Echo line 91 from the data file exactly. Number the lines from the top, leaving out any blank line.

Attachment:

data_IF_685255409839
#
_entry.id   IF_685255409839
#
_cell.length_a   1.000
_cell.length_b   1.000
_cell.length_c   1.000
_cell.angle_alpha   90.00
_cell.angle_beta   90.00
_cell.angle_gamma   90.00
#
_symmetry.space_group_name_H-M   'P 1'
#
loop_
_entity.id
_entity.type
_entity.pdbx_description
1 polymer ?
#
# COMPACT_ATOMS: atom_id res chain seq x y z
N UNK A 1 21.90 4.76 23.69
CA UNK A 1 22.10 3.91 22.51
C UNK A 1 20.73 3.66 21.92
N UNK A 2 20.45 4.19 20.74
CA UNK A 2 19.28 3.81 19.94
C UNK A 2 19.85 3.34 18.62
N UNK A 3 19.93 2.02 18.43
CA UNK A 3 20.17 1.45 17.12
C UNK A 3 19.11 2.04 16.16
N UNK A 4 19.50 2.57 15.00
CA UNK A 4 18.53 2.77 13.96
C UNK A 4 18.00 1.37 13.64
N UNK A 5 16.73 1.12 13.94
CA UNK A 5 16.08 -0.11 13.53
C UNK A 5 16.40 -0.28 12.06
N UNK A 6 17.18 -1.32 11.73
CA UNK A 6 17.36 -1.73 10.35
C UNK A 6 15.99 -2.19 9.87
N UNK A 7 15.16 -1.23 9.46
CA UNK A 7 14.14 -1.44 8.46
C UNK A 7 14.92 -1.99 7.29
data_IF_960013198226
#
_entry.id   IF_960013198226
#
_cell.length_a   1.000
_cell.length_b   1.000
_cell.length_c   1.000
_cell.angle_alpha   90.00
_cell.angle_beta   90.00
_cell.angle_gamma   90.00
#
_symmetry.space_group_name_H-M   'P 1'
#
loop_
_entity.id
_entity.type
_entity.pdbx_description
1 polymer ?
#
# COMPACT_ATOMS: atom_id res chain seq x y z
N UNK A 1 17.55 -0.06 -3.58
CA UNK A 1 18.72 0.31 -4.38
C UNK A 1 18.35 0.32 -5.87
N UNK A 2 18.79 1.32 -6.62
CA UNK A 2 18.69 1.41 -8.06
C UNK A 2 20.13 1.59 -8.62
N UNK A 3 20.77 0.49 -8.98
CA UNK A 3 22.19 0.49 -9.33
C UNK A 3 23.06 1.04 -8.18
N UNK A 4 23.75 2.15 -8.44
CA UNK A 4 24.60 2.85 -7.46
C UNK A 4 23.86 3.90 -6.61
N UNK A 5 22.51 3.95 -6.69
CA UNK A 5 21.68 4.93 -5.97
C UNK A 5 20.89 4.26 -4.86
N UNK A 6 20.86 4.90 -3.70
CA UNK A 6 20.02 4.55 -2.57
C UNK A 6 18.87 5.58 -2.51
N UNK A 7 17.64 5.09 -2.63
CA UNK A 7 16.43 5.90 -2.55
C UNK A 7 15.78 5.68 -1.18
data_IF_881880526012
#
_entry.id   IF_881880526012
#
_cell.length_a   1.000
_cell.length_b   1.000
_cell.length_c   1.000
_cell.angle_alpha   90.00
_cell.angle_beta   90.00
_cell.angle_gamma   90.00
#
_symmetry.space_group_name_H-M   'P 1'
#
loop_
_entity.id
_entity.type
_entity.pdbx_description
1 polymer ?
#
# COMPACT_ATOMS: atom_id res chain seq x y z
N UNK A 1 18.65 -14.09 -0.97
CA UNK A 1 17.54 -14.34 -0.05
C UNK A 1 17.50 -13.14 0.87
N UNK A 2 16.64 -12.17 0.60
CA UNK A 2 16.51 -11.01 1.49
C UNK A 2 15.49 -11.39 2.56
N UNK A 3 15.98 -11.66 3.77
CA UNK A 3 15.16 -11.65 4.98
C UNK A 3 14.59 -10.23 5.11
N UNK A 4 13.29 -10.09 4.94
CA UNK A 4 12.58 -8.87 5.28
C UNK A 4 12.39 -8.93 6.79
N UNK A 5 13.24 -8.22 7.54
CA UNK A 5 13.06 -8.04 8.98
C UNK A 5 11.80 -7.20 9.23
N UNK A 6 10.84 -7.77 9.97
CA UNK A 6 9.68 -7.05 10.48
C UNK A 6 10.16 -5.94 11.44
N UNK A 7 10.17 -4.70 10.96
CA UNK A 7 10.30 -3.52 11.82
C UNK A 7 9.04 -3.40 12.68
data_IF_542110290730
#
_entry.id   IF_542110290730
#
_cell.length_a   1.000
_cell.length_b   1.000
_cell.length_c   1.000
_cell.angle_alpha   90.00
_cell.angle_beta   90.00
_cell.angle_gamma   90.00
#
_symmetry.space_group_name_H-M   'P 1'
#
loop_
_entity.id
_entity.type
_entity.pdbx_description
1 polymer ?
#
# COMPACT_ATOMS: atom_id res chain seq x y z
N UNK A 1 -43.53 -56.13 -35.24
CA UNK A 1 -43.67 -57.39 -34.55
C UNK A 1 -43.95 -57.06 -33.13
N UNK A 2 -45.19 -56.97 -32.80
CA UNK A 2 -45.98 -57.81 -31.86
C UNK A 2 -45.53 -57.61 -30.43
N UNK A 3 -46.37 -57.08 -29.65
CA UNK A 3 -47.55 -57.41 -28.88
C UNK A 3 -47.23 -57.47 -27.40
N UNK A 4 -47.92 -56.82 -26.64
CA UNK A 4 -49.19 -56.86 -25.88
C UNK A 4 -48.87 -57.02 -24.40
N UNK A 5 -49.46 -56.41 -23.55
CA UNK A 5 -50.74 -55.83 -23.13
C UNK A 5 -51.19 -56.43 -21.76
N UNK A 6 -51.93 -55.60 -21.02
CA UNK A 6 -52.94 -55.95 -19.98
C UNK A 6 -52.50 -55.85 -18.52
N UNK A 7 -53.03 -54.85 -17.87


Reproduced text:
_cell.angle_beta   90.00